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Old 12-01-2009, 12:56 PM   #1
JET4x4
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2001 8.1L issues

I'm looking into buying a 2001 chevy crew cab with the 8.1 big block and an allison trans. The truck has 121,000 miles on it. I was just wondering about the durability of this engine and if there are any known issues. Also what kind of gas mileage can I expect? I'm guessing 11 mpg.
Thanks in advance, Jim
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Old 12-01-2009, 01:09 PM   #2
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Re: 2001 8.1L issues

I know some people that use the 8.1 in their farm trucks some have well over 200k. that equals to about 600k in regular miles. one in particular I know of is beat mercilessly and stand up well. Far a gas mileage don't hold your brath. 6-8 is more real world. Even the 6.0's normally get itno the 11 mpg range. Jim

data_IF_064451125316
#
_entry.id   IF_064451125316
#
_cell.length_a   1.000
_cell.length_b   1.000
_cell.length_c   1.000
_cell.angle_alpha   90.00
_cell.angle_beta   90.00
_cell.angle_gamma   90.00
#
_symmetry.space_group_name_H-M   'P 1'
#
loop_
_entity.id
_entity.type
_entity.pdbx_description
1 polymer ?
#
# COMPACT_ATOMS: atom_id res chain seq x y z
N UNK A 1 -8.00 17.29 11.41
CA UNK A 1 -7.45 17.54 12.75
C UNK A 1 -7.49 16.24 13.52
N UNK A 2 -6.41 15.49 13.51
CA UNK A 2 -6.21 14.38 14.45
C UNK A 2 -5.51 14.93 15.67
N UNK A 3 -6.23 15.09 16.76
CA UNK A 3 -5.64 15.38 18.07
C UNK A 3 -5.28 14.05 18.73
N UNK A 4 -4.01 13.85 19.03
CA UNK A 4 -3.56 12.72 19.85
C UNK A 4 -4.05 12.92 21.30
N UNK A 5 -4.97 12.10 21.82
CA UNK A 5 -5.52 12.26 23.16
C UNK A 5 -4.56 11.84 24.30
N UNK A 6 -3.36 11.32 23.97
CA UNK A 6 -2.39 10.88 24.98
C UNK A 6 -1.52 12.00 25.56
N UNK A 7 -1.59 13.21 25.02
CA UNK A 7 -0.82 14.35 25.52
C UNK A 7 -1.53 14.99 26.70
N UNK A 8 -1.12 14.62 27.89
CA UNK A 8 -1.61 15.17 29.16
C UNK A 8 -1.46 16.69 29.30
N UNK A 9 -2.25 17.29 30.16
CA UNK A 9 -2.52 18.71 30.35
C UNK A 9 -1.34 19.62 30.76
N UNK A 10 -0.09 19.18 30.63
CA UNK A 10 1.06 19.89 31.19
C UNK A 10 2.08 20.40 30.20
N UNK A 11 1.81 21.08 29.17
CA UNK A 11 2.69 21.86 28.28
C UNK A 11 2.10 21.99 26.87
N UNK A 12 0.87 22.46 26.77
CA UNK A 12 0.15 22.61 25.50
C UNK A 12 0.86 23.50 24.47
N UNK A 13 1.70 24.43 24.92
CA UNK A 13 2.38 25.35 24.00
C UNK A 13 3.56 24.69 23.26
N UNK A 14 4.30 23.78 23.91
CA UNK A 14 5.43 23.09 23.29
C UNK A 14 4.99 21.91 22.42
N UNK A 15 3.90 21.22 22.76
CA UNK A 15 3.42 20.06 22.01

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Old 12-01-2009, 01:25 PM   #3
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Re: 2001 8.1L issues

My brother has a suburban with the 8.1 and it has 190K and still goes great. I would love to have that set up in my 67.
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Old 12-01-2009, 02:03 PM   #4
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Re: 2001 8.1L issues

That's good to know. I'm not too worried about gas mileage, I've got a p.o.s. s10 for that. Thanks a lot.
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Old 12-01-2009, 06:55 PM   #5
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Re: 2001 8.1L issues

8.1L’s are the absolute best big block GM ever made…..PERIOD. I personally own 3, two in trucks and another hanging on a stand for the next project.

The certified 340 HP and 455 lb ft of torque are very conservative ratings on this engine. With some minor ECM tuning the engine is good for 400 to 425 HP without changing a single hard part. The number 1 improvement to the calibrations is to have a tuner turn off Torque Management. That alone will add around 60 HP.

I work for a manufacturer that builds stripped chassis to the RV and commercial industry. We have sold more 8.1L engines since 2000 than GM did in the Silverado/Sierra platform. The warranty exposure for 8.1L hard part failures is virtually nonexistent.